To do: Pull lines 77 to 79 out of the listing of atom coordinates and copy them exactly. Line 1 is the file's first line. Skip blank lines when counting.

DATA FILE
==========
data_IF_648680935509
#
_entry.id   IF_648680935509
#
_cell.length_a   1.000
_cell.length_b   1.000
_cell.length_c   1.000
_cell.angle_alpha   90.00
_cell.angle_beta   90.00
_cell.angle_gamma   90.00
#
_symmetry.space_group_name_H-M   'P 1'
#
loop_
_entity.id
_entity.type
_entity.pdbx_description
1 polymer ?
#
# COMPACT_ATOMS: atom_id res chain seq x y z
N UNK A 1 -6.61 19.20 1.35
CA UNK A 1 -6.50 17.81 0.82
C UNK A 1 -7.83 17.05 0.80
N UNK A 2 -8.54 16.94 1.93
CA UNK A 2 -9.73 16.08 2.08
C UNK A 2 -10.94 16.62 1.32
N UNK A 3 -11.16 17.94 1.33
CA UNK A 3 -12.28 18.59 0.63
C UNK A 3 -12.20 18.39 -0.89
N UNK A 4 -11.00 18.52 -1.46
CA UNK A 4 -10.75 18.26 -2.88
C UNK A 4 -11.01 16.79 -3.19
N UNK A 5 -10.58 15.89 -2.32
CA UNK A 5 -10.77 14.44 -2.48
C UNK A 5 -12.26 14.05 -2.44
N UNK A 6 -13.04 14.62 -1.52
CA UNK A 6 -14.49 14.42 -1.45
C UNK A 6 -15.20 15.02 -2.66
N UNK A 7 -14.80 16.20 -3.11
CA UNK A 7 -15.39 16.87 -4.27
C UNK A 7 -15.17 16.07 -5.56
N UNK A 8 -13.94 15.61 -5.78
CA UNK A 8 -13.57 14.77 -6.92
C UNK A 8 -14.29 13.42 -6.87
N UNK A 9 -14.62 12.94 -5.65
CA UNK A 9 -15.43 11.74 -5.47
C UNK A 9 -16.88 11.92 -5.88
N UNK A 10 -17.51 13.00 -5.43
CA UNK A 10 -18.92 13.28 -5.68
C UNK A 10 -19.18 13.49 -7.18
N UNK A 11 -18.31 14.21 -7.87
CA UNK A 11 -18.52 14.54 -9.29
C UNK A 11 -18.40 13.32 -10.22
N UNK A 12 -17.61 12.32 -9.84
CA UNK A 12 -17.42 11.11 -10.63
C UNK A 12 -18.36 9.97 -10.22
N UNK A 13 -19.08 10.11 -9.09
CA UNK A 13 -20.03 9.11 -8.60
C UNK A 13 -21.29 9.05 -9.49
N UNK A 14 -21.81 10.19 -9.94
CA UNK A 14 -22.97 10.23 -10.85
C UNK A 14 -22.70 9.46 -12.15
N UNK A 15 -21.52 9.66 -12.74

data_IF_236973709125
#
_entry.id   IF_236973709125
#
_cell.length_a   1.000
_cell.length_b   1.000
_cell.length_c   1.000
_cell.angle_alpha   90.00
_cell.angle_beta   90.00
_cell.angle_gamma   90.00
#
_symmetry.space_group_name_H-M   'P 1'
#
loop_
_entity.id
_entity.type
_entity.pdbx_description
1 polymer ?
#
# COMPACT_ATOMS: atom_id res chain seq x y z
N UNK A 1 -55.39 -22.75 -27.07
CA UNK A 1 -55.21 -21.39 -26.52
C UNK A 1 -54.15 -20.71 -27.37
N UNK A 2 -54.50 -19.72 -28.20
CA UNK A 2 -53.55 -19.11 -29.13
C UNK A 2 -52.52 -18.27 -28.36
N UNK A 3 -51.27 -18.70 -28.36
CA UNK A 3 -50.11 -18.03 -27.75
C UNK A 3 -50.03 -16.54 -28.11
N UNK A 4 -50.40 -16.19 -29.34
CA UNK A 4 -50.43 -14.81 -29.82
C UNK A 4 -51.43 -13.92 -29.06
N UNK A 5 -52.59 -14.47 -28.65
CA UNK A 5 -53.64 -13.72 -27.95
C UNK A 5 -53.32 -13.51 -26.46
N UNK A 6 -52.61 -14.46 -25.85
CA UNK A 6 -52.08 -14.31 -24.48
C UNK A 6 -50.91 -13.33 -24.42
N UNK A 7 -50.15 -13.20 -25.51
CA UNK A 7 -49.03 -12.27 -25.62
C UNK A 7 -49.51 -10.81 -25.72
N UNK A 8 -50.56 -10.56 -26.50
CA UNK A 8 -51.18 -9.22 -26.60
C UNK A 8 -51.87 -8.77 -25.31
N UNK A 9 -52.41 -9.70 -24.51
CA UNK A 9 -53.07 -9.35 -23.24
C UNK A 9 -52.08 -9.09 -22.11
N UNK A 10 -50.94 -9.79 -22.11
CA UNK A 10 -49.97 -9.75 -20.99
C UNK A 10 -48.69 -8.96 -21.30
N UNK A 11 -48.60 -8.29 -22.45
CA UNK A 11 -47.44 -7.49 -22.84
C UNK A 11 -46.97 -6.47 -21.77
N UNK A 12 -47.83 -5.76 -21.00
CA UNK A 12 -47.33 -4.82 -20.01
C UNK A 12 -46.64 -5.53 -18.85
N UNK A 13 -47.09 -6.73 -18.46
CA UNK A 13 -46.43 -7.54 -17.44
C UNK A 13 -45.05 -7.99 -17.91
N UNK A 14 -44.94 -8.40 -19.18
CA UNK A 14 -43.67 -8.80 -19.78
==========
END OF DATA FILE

loop_
_entity.id
_entity.type